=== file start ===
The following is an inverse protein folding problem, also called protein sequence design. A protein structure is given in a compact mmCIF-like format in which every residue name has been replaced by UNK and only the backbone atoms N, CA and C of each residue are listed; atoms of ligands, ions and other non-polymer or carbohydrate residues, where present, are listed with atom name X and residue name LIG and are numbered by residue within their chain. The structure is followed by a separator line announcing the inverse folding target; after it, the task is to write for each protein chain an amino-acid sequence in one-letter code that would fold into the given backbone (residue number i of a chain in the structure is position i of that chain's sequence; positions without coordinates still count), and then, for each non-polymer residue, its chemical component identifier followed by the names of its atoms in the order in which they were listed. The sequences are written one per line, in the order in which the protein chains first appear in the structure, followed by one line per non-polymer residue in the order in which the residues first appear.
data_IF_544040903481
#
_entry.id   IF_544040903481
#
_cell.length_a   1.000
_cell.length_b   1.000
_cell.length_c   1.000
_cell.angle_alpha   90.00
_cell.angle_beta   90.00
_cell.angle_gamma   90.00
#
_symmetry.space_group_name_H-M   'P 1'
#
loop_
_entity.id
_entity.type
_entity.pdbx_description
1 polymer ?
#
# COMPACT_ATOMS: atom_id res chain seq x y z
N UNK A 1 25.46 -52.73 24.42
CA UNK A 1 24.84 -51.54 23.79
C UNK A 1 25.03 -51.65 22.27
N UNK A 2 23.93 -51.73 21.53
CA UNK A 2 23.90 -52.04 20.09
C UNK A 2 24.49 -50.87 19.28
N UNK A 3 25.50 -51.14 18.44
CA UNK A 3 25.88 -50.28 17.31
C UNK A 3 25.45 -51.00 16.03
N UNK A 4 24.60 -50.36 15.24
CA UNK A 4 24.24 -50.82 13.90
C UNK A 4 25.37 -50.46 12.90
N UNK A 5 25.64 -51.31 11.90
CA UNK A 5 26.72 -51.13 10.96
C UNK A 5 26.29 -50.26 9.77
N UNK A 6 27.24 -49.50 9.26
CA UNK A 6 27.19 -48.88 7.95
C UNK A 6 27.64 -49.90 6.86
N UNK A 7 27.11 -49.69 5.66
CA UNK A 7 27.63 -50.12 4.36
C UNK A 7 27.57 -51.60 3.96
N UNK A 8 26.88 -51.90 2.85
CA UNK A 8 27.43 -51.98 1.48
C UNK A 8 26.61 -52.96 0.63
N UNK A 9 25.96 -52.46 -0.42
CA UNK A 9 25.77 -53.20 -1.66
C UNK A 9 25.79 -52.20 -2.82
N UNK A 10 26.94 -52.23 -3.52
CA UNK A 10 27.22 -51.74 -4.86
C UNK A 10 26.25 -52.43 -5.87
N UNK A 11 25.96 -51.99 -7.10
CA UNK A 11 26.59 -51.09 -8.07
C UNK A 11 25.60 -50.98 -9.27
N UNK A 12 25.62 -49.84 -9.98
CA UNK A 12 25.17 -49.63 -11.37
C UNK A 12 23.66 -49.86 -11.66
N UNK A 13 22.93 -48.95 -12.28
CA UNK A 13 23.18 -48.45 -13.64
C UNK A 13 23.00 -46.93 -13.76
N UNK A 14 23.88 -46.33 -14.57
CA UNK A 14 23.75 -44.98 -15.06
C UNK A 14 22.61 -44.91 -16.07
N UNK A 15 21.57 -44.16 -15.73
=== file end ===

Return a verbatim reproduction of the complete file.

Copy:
The following is an inverse protein folding problem, also called protein sequence design. A protein structure is given in a compact mmCIF-like format in which every residue name has been replaced by UNK and only the backbone atoms N, CA and C of each residue are listed; atoms of ligands, ions and other non-polymer or carbohydrate residues, where present, are listed with atom name X and residue name LIG and are numbered by residue within their chain. The structure is followed by a separator line announcing the inverse folding target; after it, the task is to write for each protein chain an amino-acid sequence in one-letter code that would fold into the given backbone (residue number i of a chain in the structure is position i of that chain's sequence; positions without coordinates still count), and then, for each non-polymer residue, its chemical component identifier followed by the names of its atoms in the order in which they were listed. The sequences are written one per line, in the order in which the protein chains first appear in the structure, followed by one line per non-polymer residue in the order in which the residues first appear.
data_IF_544040903481
#
_entry.id   IF_544040903481
#
_cell.length_a   1.000
_cell.length_b   1.000
_cell.length_c   1.000
_cell.angle_alpha   90.00
_cell.angle_beta   90.00
_cell.angle_gamma   90.00
#
_symmetry.space_group_name_H-M   'P 1'
#
loop_
_entity.id
_entity.type
_entity.pdbx_description
1 polymer ?
#
# COMPACT_ATOMS: atom_id res chain seq x y z
N UNK A 1 25.46 -52.73 24.42
CA UNK A 1 24.84 -51.54 23.79
C UNK A 1 25.03 -51.65 22.27
N UNK A 2 23.93 -51.73 21.53
CA UNK A 2 23.90 -52.04 20.09
C UNK A 2 24.49 -50.87 19.28
N UNK A 3 25.50 -51.14 18.44
CA UNK A 3 25.88 -50.28 17.31
C UNK A 3 25.45 -51.00 16.03
N UNK A 4 24.60 -50.36 15.24
CA UNK A 4 24.24 -50.82 13.90
C UNK A 4 25.37 -50.46 12.90
N UNK A 5 25.64 -51.31 11.90
CA UNK A 5 26.72 -51.13 10.96
C UNK A 5 26.29 -50.26 9.77
N UNK A 6 27.24 -49.50 9.26
CA UNK A 6 27.19 -48.88 7.95
C UNK A 6 27.64 -49.90 6.86
N UNK A 7 27.11 -49.69 5.66
CA UNK A 7 27.63 -50.12 4.36
C UNK A 7 27.57 -51.60 3.96
N UNK A 8 26.88 -51.90 2.85
CA UNK A 8 27.43 -51.98 1.48
C UNK A 8 26.61 -52.96 0.63
N UNK A 9 25.96 -52.46 -0.42
CA UNK A 9 25.77 -53.20 -1.66
C UNK A 9 25.79 -52.20 -2.82
N UNK A 10 26.94 -52.23 -3.52
CA UNK A 10 27.22 -51.74 -4.86
C UNK A 10 26.25 -52.43 -5.87
N UNK A 11 25.96 -51.99 -7.10
CA UNK A 11 26.59 -51.09 -8.07
C UNK A 11 25.60 -50.98 -9.27
N UNK A 12 25.62 -49.84 -9.98
CA UNK A 12 25.17 -49.63 -11.37
C UNK A 12 23.66 -49.86 -11.66
N UNK A 13 22.93 -48.95 -12.28
CA UNK A 13 23.18 -48.45 -13.64
C UNK A 13 23.00 -46.93 -13.76
N UNK A 14 23.88 -46.33 -14.57
CA UNK A 14 23.75 -44.98 -15.06
C UNK A 14 22.61 -44.91 -16.07
N UNK A 15 21.57 -44.16 -15.73